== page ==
Crime in the Soviet Era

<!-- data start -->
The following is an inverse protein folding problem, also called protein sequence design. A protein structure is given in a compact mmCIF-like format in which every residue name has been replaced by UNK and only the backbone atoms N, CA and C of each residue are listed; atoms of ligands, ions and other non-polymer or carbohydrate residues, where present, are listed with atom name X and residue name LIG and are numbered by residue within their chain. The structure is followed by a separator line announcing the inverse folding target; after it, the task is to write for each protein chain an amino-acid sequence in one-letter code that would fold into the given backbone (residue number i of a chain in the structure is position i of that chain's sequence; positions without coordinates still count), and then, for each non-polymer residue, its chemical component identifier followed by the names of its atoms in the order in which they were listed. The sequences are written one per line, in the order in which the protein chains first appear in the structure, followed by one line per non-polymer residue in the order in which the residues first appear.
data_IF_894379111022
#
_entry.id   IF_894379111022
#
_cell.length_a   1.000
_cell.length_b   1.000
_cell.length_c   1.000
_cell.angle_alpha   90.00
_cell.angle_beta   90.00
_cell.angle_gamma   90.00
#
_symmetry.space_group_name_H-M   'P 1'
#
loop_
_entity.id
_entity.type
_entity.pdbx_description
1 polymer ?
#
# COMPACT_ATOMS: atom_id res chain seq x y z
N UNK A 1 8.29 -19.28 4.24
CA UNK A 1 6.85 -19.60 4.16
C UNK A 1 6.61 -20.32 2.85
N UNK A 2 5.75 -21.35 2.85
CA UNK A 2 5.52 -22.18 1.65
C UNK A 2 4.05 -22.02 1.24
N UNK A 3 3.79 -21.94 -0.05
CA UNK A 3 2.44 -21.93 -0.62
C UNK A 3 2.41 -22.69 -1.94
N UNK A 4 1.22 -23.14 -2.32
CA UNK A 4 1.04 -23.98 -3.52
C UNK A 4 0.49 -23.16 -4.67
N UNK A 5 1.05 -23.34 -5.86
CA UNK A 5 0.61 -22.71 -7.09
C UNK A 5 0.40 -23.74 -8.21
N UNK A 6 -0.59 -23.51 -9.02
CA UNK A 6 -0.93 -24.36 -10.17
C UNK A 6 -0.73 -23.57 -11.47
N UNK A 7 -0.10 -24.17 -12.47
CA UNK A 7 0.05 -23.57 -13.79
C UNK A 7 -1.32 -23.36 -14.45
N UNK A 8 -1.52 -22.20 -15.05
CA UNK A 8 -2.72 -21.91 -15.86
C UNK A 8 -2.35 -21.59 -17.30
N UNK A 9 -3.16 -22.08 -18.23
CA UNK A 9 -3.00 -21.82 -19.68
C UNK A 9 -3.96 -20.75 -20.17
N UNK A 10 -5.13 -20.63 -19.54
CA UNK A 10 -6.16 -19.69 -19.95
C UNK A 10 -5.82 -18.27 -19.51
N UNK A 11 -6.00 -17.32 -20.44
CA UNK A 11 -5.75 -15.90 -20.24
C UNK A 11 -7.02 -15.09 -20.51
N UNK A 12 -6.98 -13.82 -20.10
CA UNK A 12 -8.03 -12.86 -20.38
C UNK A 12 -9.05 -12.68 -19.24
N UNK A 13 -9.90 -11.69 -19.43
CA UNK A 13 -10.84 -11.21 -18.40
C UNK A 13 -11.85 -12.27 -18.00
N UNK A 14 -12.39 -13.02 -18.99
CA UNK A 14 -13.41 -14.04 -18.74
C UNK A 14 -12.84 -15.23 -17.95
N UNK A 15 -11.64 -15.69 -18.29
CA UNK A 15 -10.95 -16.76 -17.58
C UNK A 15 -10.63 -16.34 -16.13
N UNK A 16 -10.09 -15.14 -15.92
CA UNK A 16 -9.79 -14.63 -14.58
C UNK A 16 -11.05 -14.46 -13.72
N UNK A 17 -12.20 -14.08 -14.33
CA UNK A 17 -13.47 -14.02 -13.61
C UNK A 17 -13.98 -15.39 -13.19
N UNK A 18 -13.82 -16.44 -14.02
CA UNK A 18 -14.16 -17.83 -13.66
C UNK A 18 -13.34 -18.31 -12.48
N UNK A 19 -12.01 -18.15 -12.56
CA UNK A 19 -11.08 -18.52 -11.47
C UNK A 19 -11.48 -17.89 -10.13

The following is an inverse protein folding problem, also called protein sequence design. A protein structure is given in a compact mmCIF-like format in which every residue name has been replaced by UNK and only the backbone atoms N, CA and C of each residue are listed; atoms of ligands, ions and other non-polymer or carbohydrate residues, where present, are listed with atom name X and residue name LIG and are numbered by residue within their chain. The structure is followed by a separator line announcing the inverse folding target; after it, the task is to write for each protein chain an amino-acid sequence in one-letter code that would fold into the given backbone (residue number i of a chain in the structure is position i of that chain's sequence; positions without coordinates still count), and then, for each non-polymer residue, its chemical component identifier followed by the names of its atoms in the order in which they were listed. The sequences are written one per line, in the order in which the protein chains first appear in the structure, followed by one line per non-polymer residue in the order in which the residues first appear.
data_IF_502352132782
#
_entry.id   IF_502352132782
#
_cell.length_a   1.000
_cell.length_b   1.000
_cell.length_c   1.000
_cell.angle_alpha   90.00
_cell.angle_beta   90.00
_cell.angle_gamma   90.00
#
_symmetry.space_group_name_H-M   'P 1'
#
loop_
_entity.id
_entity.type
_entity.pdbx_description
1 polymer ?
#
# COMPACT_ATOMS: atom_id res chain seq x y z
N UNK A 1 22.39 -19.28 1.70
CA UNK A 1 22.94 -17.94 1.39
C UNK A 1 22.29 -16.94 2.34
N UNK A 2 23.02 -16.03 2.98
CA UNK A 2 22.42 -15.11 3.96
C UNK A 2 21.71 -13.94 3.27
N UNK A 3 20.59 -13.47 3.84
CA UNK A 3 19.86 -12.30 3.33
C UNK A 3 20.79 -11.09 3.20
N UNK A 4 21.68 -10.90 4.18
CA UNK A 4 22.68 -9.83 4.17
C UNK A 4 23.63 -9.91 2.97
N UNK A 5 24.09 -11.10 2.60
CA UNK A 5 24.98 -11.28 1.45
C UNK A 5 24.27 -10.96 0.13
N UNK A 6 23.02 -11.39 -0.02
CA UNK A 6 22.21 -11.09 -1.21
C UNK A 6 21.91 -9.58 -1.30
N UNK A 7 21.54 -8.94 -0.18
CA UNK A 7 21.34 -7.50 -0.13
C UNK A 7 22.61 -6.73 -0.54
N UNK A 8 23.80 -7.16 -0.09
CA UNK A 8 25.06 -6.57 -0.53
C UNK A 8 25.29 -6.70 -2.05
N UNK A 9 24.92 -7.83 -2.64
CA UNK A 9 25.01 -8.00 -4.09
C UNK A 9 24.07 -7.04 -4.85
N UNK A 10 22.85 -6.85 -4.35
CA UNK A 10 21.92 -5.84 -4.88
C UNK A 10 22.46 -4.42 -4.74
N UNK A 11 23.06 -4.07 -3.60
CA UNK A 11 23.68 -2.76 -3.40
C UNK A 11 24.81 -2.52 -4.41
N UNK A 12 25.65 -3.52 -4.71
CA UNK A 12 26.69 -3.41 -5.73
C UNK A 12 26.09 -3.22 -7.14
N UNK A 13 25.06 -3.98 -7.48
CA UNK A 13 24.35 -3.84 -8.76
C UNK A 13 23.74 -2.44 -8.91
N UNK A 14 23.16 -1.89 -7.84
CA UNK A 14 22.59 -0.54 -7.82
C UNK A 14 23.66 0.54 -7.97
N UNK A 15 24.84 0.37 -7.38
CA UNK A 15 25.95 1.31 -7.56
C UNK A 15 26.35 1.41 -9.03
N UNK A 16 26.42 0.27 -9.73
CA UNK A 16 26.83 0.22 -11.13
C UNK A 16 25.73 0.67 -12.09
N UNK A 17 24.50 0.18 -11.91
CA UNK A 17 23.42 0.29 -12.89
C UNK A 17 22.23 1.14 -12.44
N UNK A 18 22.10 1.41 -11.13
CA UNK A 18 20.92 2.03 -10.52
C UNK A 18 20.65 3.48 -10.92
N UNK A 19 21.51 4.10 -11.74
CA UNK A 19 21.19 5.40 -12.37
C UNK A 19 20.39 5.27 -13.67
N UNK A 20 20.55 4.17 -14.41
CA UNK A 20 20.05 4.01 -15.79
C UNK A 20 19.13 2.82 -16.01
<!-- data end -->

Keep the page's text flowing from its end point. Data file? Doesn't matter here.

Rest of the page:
Because the Soviet Union did not publish comprehensive crime statistics, comparison of its crime rates with those of other countries is difficult. According to Western experts, robberies, murders, and other violent crimes were much less prevalent than in the United States because of the Soviet Union's larger police presence, strict gun controls, and relatively low incidence of drug abuse. By contrast, white-collar economic crime permeated the Soviet system. Bribery and covert payments for goods and services were universal, mainly because of the paucity of goods and services on the open market. Theft of state property was practiced routinely by employees, as were various forms of petty theft. In the last years of the Soviet Union, the government of Mikhail S. Gorbachev (in office 1985-91) made a concerted effort to curtail such white-collar crime. Revelations of corruption scandals involving high-level party employees appeared regularly in the Soviet news media, and many arrests and prosecutions resulted from such discoveries.